Mazzini’s dad was a music lover who would take her to Billy Joel and Frankie Valli concerts. At home, they watched Great Performances and movie musicals. When she was 12, she saw Cats with her mom “and that was it. I said that’s what I want to do. There was an incredible amount of dancing in it. I didn’t want it to end.”

She had danced a little as part of the pep club at school but started formal lessons that summer.  Performing in summer stock in Allentown while she was still in high school, Mazzini heard about SMU from the producers. She auditioned in New York and got in.

Michael Trusnovec in Paul Taylor’s Brandenburgs. Photo by Paul B. Goode.

“I wanted to go to a big city,” she says. “I wanted to go to a city with a lot of culture. And I wanted to go somewhere that had a strong program across the board, not just dance, but also theater and music.”

One of her fondest memories is of devising a Fred and Ginger routine with Trusnovec for an off-campus community event. “It was fun because it was separate from the school. We got paid for it. We were a little bit out of our element, but we pulled it off. We laughed a lot while we were doing it.”

Persistence paid off when it came to getting into the Taylor company. Mazzini first auditioned for Taylor II when it launched in 1993 and she was a junior at SMU. She didn’t make it past the first callback but returned to New York that summer to take classes at the Taylor school, research dance history at the library and generally live the dancer’s life for two months. After graduation, she moved to the city and continued to study at the Taylor studio until she was picked for the junior company in 1995.

Also hell bent on dancing for Taylor, Trusnovec had a shorter journey into the company. “I knew they were holding an audition about a week after graduation. I had the notice on my refrigerator for months and was already plotting.” He was picked for Taylor II a year after Mazzini.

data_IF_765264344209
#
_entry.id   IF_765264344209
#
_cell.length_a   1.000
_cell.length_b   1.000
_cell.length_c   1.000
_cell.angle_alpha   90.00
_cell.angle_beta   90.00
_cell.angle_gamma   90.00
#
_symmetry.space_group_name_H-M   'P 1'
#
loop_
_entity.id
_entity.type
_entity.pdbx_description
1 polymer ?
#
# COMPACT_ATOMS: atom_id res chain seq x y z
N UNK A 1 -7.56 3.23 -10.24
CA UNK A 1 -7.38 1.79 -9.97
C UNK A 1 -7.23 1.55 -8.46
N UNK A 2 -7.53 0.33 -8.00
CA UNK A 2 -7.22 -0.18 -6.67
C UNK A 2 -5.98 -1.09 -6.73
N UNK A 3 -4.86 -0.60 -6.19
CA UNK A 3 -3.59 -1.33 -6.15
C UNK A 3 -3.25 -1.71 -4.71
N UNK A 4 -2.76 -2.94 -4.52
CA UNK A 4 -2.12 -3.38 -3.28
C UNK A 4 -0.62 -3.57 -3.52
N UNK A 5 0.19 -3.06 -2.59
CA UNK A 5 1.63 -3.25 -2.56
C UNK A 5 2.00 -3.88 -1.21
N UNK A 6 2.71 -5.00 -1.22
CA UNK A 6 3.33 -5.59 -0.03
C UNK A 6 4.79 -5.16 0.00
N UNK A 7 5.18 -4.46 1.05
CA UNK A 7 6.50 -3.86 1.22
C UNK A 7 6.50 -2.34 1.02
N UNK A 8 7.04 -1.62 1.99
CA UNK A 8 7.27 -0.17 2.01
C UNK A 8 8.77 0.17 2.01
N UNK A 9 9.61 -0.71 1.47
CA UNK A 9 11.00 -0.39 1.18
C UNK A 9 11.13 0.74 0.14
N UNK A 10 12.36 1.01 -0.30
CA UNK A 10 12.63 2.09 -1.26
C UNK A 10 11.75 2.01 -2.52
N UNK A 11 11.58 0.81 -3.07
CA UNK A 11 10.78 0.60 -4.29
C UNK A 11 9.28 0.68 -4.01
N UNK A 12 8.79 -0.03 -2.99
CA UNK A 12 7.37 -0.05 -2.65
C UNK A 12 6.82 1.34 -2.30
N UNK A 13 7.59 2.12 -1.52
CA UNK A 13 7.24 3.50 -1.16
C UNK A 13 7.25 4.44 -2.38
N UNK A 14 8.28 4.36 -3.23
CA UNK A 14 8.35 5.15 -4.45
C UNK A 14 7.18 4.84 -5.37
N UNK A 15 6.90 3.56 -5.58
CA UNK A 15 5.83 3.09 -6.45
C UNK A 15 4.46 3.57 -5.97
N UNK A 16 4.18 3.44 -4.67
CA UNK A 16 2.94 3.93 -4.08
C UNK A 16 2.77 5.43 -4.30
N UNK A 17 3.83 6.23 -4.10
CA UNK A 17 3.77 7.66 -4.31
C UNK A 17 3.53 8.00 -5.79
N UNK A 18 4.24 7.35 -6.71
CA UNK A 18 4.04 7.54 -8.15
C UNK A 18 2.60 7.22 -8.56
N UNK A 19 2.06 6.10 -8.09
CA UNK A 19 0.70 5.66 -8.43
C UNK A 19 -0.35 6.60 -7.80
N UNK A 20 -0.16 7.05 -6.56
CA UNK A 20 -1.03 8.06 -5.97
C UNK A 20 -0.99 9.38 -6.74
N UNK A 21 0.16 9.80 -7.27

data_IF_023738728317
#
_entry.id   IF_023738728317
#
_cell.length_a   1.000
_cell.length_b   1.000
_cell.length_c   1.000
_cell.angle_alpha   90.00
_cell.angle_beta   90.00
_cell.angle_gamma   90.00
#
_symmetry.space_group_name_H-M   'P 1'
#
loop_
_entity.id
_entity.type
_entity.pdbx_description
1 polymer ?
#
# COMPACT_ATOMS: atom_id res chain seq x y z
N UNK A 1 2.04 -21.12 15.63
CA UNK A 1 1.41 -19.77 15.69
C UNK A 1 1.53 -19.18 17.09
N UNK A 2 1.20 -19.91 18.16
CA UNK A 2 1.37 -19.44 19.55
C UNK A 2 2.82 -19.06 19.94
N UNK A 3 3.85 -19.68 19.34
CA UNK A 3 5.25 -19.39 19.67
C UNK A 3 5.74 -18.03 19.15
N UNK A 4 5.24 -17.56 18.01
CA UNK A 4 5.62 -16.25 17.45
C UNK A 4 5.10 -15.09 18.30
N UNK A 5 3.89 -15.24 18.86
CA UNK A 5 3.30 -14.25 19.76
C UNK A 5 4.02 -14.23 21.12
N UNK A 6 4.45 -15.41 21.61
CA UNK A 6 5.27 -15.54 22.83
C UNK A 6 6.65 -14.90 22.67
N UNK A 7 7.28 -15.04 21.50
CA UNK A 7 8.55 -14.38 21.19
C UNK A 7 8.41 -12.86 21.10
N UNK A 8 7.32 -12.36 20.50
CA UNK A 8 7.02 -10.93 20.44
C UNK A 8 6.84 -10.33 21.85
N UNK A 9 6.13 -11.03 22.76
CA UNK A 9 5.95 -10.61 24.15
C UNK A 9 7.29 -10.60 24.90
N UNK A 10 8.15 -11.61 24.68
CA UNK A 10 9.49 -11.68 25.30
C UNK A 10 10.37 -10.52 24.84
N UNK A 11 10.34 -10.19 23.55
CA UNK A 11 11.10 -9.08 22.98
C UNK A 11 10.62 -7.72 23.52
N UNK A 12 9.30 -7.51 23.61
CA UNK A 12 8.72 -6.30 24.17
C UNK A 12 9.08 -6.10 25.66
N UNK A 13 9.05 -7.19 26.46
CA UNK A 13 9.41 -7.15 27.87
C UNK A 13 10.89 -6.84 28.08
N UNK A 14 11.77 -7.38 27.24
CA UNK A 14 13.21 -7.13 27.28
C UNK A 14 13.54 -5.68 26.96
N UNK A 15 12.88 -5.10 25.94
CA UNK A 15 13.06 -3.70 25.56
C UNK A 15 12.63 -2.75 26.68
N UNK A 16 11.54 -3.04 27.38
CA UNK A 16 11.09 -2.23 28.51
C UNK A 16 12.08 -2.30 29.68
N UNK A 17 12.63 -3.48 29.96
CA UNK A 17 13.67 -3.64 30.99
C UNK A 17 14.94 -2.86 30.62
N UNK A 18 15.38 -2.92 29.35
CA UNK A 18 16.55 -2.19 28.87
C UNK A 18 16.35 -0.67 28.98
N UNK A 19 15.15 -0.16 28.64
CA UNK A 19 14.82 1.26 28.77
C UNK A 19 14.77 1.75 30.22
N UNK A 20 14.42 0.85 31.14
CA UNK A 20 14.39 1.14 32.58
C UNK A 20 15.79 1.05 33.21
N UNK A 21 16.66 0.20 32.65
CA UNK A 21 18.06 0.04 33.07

Two decades later, they will be setting one of Taylor’s fastest, densest and most dangerous pieces on student dancers at their alma mater. Mazzini will do the bulk of the teaching of Mercuric Tidings, spending about two weeks at the university. Trusnovec will come in for two days.

Michael Trusnovec in Paul Taylor’s Last Look. Photo by Paul B. Goode.

“You can almost hear the audience gasping because there are so many near-collisions,” Trusnovec says. “You can’t imagine how they’re moving through space this quickly.”

“When you get it done,” Mazzini says, speaking from the dancer’s point of view, “you feel like a superhero, and you feel like you’re going to die.”

Continuum, the Eisemann premiere, is part of the Taylor company’s shift to performing pieces not choreographed by its namesake leader. It’s set to Max Richter’s recasting of Vivaldi’s The Four Seasons, a popular score for dance. Trusnovec says it’s a highly formal, structured work that starts out with stiff staccato movement and slowly becomes lighter and more open.

Also on the bill, 1971’s Book of Beasts contains fairytale-like creatures, all originally danced by Taylor himself, according to Trusnovec. The piece references the early modern dance of such pioneers as Isadora Duncan and Martha Graham. The other Taylor work on the program, Cascade, is pure dance, full of entrances and exits, circles within circles, and other simple, symmetrical patterns, Trusnovec says. As he and Mazzini set the duets from Mercuric Tidings on current SMU students, they will be dancing together again right where their mutual love affair with Paul Taylor began.

—MANUEL MENDOZA